Core Realty's Michael Samschick was trying to put two new apartment buildings on North Delaware Avenue near Fishtown, 136 feet and 78 feet tall. Last night the Fishtown Neighbors Association vetoed the project.
When it comes to NIMBYs, Fishtown can be brutal. Delaware Avenue's wide berth begs for large development and its proximity to the river is screaming for towering views. Sure, I'm bias. This is, after all, an architecture blog. But the FNA holds bias too, and an unreasonable one on Delaware Avenue. Let's face it, Delaware Avenue is Fishtown's residential border, not its heart. The iron fist of the FNA is only allowed to oversee Delaware Avenue's vacant lots and blighted abandonment because few actually live there.
With the exception of Penn Treaty Park, diagonally across from Samschick's proposed apartment buildings, the few projects that have managed to rise pale in comparison to Core Realty's pedestrian friendly plan. Waterfront Square stands fortressed from the Avenue and SugarHouse Casino's empty hotel and entertainment promises have given Fishtown more asphalt than any reason to stroll north of Old City.
One sentiment during FNA's vote echoes exactly why the loudest in Fishtown keep getting dealt the shittiest hand, "We really don’t need more people...Sorry, we just don’t need you." That attitude hasn't treated Bucks County very well so it's certainly not going to fly in a densely populated neighborhood in one of the United States' largest cities.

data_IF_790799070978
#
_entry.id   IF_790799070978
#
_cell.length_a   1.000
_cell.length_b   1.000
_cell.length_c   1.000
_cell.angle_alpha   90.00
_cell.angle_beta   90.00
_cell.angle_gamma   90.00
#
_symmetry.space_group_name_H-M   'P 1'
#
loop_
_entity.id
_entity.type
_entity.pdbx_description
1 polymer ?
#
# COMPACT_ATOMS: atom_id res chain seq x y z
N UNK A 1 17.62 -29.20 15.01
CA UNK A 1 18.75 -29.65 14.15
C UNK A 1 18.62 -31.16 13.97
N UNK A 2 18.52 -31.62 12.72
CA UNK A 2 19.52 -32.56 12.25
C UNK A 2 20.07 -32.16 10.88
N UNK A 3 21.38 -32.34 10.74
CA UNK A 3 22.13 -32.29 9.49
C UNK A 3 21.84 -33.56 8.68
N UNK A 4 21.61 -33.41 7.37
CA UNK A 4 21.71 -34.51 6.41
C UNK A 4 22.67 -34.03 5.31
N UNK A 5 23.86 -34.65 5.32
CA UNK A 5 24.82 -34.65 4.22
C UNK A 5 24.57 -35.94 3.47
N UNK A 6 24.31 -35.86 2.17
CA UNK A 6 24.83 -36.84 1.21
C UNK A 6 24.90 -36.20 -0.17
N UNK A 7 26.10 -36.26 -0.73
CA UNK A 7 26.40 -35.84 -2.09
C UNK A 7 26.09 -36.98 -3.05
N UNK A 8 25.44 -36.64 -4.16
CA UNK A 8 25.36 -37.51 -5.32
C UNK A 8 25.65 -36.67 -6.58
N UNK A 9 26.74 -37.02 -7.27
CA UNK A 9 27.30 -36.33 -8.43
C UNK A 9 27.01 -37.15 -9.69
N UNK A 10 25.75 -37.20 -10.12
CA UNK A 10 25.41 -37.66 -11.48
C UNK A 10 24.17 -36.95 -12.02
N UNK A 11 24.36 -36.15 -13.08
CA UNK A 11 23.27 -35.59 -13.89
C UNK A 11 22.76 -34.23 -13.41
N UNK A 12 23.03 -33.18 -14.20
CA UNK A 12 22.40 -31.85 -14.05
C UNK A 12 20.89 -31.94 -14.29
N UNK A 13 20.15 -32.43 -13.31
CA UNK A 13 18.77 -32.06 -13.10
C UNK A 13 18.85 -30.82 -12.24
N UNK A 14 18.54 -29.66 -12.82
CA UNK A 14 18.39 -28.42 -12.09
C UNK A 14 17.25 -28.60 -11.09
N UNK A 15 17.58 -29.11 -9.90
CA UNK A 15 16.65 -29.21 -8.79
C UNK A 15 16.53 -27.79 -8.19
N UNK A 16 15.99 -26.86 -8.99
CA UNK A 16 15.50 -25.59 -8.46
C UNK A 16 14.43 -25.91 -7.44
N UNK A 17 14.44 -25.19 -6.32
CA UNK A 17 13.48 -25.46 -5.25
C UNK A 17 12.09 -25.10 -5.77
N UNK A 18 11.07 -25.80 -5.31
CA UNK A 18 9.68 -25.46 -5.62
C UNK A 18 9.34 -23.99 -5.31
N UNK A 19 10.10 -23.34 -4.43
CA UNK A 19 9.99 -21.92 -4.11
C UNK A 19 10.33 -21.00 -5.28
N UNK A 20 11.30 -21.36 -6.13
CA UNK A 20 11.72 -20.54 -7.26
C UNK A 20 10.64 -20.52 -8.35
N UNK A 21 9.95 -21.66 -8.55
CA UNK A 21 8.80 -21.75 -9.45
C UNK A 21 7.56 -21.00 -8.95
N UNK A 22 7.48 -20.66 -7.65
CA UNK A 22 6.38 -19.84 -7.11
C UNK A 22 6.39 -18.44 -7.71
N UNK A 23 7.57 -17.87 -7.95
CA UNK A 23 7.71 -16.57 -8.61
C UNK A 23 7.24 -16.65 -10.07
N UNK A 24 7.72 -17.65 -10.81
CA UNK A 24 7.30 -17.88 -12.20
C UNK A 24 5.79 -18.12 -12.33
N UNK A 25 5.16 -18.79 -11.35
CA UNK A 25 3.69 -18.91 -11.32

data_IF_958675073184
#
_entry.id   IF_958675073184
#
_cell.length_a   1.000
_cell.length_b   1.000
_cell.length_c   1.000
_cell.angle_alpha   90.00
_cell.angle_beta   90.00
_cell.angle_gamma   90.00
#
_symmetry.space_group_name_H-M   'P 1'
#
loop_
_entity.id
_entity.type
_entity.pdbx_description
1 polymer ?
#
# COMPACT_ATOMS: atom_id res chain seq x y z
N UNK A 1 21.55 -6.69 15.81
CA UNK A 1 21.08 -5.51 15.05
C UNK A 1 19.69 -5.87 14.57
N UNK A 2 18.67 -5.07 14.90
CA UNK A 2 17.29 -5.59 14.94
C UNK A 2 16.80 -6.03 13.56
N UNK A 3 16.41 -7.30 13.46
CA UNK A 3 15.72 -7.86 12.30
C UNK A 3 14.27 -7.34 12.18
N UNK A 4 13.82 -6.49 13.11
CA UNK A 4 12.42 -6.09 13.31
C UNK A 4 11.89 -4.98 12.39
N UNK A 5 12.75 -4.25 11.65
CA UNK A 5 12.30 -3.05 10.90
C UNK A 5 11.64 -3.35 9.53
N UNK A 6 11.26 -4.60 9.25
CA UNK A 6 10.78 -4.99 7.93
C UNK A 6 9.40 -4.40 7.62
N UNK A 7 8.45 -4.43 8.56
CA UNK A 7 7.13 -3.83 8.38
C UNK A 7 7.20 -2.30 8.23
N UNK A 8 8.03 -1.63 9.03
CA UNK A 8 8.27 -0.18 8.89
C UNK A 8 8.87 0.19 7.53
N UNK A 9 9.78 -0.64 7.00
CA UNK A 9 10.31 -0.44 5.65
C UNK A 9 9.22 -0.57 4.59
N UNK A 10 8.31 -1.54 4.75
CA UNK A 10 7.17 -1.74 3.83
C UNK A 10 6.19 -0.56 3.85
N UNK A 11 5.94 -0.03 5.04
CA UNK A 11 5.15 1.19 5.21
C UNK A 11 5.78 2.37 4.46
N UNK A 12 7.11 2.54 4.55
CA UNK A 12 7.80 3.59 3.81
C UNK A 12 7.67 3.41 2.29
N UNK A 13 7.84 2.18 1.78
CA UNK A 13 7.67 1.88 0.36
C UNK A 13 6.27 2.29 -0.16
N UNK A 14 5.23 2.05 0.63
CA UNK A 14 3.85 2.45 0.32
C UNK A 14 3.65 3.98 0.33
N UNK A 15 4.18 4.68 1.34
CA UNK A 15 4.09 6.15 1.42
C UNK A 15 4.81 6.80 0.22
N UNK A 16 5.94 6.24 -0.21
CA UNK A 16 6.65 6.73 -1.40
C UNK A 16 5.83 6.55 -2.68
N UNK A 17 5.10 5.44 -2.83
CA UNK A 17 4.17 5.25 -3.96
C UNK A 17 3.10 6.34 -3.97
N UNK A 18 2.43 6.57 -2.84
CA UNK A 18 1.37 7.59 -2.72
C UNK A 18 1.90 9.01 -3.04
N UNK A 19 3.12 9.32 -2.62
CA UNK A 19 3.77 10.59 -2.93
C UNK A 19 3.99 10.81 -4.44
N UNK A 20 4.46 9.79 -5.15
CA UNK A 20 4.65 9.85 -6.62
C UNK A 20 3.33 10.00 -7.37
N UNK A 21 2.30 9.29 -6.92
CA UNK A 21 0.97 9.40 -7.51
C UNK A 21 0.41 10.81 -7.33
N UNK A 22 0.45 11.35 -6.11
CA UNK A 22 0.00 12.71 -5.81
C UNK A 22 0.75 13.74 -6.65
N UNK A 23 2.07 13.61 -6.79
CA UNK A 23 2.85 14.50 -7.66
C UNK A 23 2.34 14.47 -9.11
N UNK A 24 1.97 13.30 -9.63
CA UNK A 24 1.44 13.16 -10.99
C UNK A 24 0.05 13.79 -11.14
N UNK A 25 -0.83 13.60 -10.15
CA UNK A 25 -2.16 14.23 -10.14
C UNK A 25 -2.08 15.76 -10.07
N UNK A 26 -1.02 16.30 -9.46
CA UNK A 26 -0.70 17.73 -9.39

Core Realty's apartment buildings would have offered retail space that could provide cafes and restaurants for those playing in Penn Treaty Park. It's height could have encouraged pedestrians to endure SugarHouse and Waterfront Square, walking a few more blocks to explore a neighborhood they know little about.
But therein lies the problem in the FNA's isolationist attitude. To the FNA, Penn Treaty Park is Fishtown's private reserve. And that's unfortunate because change will come. Core Realty is a local development firm. It's not only easy to muscle out of a neighborhood, it has a local reputation to uphold, and that means accommodating even unreasonable demands. But that won't stop North Delaware Avenue from being developed.
Height restrictions and a general attitude towards "outsiders" means only big money will win. Eventually vacant lots adjacent to Fishtown will become too valuable for practical, scaled development, and that means Acme, CVS, and suburban creature comforts. But maybe that's what the FNA wants. After all, nothing turns off the New Philadelphians eager to wander into new neighborhoods and parks like surface parking lots lining high speed traffic corridors.
Like residents of any neighborhood who recognize they are one piece of a bigger picture, NIMBYs like the FNA need to understand that Fishtown is part of a collective Philadelphia. Penn Treaty Park is a wonderful asset, bankrolled by City Hall.
If Fishtown doesn't want Samschick's apartment buildings, I cordially invite him to build them in my backyard along the Vine Street Expressway.
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